Skip to main content

Todi, Titignano, & First Week of Class

January 20, 2009, 11:06pm

On Sunday, the entire school (there are about 200 of us) traveled by bus to the medieval hill town of Todi, and from there to the estate of Titignano. This is apparently a traditional trip for the Temple Rome program. Todi is located in Umbria, a region with rolling hills and farmland. The town was surrounded by a medieval wall and is up on the top of a hill; we had to take a lift to get up to it. The town was very quiet on this Sunday morning; we got a cappuccino and a cornetto con crema (an Italian version of the croissant with cream filling) then walked around the town for a couple hours. The views of the countryside from the town were very nice, and the little squares and churches were very pretty.


After leaving Todi we got back on the bus and went to Titignano, a former noble estate that's now an agriturismo, a working farm estate with the mansion converted into a bed and breakfast. There we had a traditional Italian "wedding feast," a multi-course meal that started with crostini (toasted bread with various toppings) and foccaccio; next various cold cuts of meat, like salami and prosciutto; then risotto with asparagus and pasta with wild boar sauce; then meat with broccoli rabe and very salty salad; and finally tiramisu and espresso. Most of the food I didn't really like that much, unfortunately, but it was fun to get to try everything. After lunch, which lasted until nearly 4pm, we got back on the bus and headed back to Rome.

Today and yesterday were my first days of classes! Monday and today was Baroque Art in Rome -- it should be good because Rome is the home of Baroque. We'll be studying all the major squares of Rome and artists like Caravaggio and Bernini. Today in the morning we went to the Vatican Museums and saw the Sistine Chapel, paintings by Caravaggio, Guercino, Raphael, and others, and some ancient sculptures that influenced the Baroque. This afternoon I had Italian 2, which seems like it will be a perfect continuation of my Italian 1 class, and then Printmaking, which I think will be a lot of fun. The professor, Mario, is Italian and really funny. We'll be covering all the major printmaking processes: woodblock, intaglio (drypoint engraving, etching, and aquatint), screenprinting, and lithography.



One more new class tomorrow!

Comments

Popular posts from this blog

Book Review: "Theory and Design in the First Machine Age"

Reyner Banham's Theory and Design in the First Machine Age (1960) is an engaging overview of the important theoretical developments of the early 20th century leading up to the "International Style" of the 1930s-40s.  Banham does a fairly good job, in my opinion, of avoiding excessive editorializing, although he has a clear viewpoint on the Modern Movement and finishes with a strong conclusion.  In opposition to his teacher, Nikolaus Pevsner, whose own history of modernism came out in 1936, Banham dismantled the "form follows function" credo that became the stereotype of modernism, arguing instead that formalism (a preoccupation with style and aesthetics) was an important, if not overriding, concern of Modern architects.  Two sections of the book struck me in particular: his analysis of Le Corbusier's famous book Vers une architecture (Toward a [new] architecture) from 1923, and his Conclusion (chapter 22), where he breaks the link between functionalism and …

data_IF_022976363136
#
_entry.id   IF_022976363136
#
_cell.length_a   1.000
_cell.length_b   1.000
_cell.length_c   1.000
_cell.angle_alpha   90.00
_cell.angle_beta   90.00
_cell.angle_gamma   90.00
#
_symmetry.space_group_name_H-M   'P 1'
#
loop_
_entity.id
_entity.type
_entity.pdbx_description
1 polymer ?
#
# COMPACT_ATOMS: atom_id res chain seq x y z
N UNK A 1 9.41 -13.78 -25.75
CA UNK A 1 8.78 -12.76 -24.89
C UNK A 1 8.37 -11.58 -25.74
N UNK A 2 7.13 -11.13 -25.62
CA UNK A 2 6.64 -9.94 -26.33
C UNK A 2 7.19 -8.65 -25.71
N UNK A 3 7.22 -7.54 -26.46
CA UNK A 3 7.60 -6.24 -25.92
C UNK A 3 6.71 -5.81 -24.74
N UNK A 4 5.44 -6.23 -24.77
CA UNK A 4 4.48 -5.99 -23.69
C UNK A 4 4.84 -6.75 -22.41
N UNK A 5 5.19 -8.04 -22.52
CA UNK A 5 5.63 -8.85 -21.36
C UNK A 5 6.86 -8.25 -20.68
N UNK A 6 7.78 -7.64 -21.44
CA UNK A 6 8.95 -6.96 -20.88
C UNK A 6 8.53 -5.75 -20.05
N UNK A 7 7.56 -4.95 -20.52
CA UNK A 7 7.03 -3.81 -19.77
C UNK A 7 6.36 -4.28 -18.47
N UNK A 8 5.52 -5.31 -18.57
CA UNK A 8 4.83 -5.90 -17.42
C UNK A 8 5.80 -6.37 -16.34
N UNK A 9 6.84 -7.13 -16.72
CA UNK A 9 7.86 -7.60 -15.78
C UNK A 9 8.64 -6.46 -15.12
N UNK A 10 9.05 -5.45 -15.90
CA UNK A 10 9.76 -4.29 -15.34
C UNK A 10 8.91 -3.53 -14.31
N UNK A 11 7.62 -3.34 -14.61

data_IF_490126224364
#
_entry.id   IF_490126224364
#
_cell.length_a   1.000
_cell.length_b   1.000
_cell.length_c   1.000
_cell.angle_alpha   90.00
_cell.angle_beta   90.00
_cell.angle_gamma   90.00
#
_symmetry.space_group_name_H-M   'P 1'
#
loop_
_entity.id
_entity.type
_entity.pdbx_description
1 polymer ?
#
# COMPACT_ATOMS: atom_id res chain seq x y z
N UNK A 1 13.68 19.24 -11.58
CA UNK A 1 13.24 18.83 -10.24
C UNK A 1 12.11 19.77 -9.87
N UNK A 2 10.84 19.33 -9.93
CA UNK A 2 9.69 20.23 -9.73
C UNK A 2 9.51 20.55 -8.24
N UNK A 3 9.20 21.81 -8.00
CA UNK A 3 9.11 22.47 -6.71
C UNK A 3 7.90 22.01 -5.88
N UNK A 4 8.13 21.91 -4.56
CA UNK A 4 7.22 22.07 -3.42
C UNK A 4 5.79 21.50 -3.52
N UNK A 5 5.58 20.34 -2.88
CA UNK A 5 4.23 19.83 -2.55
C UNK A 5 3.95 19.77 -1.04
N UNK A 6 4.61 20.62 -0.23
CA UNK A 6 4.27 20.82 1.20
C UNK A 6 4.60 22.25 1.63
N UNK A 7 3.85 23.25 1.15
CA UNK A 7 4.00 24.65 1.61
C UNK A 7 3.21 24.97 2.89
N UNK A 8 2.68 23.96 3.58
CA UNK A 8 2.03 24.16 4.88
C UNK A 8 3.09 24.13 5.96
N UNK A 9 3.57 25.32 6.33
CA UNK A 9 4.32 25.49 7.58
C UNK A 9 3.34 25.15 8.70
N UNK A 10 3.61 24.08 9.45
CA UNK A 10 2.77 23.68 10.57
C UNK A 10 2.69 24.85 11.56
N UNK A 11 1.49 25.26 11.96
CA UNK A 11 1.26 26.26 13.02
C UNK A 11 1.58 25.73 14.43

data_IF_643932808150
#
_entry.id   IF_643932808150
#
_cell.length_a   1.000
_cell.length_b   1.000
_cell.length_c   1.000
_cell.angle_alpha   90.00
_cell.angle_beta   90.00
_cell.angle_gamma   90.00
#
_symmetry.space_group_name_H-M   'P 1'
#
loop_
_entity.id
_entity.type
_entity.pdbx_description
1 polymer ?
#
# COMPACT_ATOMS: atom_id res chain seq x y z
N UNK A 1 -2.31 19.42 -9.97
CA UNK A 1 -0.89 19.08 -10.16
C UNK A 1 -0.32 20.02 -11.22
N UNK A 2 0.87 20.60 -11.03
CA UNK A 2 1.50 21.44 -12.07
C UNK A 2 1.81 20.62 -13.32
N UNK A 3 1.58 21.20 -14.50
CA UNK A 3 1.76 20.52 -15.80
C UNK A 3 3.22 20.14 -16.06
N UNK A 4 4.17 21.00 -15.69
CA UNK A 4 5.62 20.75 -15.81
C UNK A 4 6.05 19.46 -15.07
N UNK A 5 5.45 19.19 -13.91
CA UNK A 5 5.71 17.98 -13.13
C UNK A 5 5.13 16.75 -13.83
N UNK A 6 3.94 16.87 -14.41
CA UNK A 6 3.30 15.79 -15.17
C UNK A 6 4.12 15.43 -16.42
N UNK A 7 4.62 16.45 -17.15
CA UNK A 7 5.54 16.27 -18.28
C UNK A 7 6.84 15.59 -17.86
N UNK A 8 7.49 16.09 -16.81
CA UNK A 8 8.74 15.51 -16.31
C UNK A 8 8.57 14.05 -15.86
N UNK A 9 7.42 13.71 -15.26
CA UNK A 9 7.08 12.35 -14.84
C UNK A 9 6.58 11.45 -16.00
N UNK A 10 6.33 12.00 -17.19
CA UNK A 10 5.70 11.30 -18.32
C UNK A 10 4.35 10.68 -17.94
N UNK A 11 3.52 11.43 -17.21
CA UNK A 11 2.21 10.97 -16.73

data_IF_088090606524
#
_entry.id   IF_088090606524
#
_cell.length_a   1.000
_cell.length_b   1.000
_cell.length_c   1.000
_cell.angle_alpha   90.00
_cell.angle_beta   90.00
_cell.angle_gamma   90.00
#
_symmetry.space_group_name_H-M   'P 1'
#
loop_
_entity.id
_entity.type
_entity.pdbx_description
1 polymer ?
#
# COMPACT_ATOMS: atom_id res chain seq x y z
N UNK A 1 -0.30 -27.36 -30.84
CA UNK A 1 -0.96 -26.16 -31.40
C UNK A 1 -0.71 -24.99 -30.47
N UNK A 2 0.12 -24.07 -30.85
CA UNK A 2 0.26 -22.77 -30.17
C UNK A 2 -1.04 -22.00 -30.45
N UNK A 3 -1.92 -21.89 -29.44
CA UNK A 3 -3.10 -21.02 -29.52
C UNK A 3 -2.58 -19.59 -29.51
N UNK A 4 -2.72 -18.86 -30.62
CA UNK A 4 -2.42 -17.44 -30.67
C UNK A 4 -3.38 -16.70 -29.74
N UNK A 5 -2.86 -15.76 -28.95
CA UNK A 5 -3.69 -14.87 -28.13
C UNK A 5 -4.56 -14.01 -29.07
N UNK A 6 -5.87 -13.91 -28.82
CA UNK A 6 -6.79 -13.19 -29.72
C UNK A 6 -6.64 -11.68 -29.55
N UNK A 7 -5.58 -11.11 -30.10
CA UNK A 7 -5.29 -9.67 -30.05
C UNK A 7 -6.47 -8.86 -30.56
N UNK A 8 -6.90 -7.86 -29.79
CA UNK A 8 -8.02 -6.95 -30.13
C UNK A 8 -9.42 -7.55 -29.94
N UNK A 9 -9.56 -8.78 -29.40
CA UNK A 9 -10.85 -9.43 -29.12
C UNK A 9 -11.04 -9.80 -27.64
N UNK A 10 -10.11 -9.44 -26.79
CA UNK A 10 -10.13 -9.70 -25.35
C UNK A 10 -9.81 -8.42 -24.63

Vertical Bike Rack

The work of our hands!


A little backstory:  We bought two bikes as soon as we could after moving here, so we could both bike to work.  After a few uneventful months of chaining up our bikes next to our car in the carport of our apartment building, Justin's bike was stolen.  (Mine was mysteriously left behind, together with Justin's pannier, which the thieves helpfully folded up and placed on top of my bike.  My only guess is that the chain holding my bike was harder to cut than the chain on Justin's.)  Since then, we've kept our bikes inside, hauling them up and down two flights of stairs to our third-floor apartment every time we take them out, which is usually a few times a week.  Ugh.  Better than buying a new bike every few months, though.

We needed a rack that would keep the bikes off the floor, off the walls, and in as small a footprint as possible, without requiring us to drill into or otherwise damage the walls (or floor or ceiling).  This proved a challenge t…

Voter's Guide - June 5, 2018 Election, Santa Clara County

If you're like me, you spend a lot of time figuring out who to vote for, because there is no single place to get all the voter information you need.  So, since I have already spent the last several hours deciding how to vote, I've compiled all the information I used here, so you can decide for yourself!  This is relevant to the Santa Clara County election here in California, so if you are looking for San Francisco-specific information, you can try SPUR or other sources.  Obvious disclaimer:  I am looking for progressive candidates who support strong liberal policies on the environment, housing, education, human rights, and the economy.  If you disagree with me, you may want to look elsewhere.



For each position or proposition, I'm going to list the position, my recommendation, link to my sources, and then note other viable candidates (if any).

State & National Offices

Governor:  Gavin Newsom
Former SF mayor Gavin Newsom has an almost overwhelming amount of policy object…